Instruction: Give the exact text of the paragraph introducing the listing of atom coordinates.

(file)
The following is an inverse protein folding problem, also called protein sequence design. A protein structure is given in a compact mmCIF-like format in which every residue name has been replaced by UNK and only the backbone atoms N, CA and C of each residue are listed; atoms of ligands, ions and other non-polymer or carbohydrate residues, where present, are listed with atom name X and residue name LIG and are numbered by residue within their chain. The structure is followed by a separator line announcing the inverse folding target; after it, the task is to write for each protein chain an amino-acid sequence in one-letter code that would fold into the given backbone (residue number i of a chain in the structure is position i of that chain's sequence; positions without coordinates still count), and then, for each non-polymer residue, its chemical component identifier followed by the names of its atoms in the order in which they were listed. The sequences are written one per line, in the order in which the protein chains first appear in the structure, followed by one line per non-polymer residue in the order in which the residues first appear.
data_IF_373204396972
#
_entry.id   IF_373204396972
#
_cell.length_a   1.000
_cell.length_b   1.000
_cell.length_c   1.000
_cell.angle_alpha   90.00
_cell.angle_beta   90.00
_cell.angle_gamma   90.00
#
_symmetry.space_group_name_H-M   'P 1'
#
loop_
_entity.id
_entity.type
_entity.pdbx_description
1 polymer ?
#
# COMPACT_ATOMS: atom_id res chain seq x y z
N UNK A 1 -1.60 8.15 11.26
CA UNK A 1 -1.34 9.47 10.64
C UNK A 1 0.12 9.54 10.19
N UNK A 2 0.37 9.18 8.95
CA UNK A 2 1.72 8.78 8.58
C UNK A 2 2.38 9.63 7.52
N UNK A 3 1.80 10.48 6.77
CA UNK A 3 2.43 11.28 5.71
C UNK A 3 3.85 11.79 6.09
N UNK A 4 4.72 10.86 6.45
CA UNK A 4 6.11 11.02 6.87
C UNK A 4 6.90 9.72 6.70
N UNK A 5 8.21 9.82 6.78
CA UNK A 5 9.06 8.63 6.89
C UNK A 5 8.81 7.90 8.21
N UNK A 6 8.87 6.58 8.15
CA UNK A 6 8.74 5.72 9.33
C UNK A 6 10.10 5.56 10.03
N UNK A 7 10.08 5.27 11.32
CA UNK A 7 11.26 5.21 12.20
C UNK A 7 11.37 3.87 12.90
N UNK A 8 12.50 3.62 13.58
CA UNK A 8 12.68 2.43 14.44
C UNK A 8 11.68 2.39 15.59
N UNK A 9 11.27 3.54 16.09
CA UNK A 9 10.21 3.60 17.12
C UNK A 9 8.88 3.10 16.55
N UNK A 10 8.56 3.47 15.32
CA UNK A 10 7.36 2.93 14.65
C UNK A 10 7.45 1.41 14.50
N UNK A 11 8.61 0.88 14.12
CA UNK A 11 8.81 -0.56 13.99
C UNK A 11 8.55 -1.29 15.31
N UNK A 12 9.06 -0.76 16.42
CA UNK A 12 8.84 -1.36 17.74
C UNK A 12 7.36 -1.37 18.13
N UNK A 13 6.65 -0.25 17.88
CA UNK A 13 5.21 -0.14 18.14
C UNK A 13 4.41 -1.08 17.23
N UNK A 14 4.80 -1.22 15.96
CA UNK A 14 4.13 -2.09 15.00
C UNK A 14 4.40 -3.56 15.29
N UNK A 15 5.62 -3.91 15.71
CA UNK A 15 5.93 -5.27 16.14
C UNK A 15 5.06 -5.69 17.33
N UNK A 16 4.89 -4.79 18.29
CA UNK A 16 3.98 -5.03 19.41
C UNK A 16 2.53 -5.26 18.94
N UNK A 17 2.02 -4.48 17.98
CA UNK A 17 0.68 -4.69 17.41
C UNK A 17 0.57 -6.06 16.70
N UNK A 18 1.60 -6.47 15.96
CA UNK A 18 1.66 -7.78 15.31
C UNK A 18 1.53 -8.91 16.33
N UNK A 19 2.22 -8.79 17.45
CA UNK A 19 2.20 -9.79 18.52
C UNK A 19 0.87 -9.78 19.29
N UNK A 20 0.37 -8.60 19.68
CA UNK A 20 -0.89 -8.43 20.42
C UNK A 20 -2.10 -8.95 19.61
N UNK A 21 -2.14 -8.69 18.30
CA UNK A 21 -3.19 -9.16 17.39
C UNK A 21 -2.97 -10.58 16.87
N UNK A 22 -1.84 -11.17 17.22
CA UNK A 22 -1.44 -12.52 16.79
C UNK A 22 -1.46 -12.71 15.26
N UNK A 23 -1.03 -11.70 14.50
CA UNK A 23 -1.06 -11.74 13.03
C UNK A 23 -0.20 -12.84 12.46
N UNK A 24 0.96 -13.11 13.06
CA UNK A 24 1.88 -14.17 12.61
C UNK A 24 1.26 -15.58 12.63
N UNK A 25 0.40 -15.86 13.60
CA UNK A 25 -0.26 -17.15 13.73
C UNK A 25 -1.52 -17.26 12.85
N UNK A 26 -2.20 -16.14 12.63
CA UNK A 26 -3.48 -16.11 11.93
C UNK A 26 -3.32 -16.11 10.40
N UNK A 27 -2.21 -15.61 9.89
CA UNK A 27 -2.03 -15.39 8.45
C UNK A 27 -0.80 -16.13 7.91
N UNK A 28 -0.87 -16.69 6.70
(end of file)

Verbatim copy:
The following is an inverse protein folding problem, also called protein sequence design. A protein structure is given in a compact mmCIF-like format in which every residue name has been replaced by UNK and only the backbone atoms N, CA and C of each residue are listed; atoms of ligands, ions and other non-polymer or carbohydrate residues, where present, are listed with atom name X and residue name LIG and are numbered by residue within their chain. The structure is followed by a separator line announcing the inverse folding target; after it, the task is to write for each protein chain an amino-acid sequence in one-letter code that would fold into the given backbone (residue number i of a chain in the structure is position i of that chain's sequence; positions without coordinates still count), and then, for each non-polymer residue, its chemical component identifier followed by the names of its atoms in the order in which they were listed. The sequences are written one per line, in the order in which the protein chains first appear in the structure, followed by one line per non-polymer residue in the order in which the residues first appear.